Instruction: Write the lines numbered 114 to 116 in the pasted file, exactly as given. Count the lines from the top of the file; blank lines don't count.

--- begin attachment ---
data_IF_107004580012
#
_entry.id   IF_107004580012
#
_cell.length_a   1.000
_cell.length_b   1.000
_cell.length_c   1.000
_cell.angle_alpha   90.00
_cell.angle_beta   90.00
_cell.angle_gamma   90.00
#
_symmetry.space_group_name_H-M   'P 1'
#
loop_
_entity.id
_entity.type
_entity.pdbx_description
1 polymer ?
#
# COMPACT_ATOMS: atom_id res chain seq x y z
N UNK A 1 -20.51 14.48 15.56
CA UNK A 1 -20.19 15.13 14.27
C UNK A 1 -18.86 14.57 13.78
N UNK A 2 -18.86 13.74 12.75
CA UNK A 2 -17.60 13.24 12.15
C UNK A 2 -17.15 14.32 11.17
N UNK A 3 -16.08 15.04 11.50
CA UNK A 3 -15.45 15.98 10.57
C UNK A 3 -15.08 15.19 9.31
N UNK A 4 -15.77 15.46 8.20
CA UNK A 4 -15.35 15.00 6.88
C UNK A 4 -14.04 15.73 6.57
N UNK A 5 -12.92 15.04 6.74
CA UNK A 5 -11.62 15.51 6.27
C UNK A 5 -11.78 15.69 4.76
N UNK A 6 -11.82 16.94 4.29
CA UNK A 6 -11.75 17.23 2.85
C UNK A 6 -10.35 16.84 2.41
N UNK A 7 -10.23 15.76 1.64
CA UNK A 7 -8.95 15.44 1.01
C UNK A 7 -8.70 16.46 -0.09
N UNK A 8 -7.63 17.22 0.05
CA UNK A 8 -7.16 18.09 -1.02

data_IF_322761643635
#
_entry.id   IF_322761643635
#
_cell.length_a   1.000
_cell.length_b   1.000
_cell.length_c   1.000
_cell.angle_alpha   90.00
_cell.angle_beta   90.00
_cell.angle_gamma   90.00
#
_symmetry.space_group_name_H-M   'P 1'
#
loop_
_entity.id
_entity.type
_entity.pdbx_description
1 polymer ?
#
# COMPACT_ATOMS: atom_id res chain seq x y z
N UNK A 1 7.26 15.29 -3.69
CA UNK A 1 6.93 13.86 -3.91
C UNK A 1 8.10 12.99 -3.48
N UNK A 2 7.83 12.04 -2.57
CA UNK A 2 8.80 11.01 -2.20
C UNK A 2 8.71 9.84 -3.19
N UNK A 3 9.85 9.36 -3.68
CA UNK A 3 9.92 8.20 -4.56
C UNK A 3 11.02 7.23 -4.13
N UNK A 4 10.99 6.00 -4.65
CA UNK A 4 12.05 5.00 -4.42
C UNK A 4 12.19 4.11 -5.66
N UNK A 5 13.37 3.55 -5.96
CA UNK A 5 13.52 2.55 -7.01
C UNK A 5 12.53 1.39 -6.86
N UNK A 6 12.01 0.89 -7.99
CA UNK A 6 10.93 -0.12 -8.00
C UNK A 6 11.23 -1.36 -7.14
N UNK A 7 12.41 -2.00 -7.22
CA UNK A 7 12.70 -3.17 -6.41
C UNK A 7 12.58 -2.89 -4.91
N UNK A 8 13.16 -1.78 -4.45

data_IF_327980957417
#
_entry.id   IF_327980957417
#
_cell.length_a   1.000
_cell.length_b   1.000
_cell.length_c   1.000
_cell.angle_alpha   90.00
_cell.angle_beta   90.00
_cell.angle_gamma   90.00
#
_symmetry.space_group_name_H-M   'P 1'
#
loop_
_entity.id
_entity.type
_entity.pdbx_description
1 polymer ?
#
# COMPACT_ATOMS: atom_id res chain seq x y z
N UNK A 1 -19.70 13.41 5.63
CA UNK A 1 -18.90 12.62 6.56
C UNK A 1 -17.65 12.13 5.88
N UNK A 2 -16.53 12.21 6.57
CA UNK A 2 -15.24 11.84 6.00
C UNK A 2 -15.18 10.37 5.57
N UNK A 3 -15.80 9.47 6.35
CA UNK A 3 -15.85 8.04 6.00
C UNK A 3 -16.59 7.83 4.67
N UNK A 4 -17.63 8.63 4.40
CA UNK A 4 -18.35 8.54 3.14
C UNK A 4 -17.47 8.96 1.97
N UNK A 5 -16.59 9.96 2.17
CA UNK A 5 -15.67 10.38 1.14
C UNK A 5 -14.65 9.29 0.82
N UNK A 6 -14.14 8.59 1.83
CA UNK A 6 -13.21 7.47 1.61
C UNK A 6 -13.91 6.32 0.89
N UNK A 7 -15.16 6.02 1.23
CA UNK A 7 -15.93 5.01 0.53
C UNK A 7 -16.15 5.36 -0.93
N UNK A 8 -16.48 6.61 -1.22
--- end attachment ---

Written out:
C UNK A 3 -16.59 7.83 4.67
N UNK A 4 -17.63 8.63 4.40
CA UNK A 4 -18.35 8.54 3.14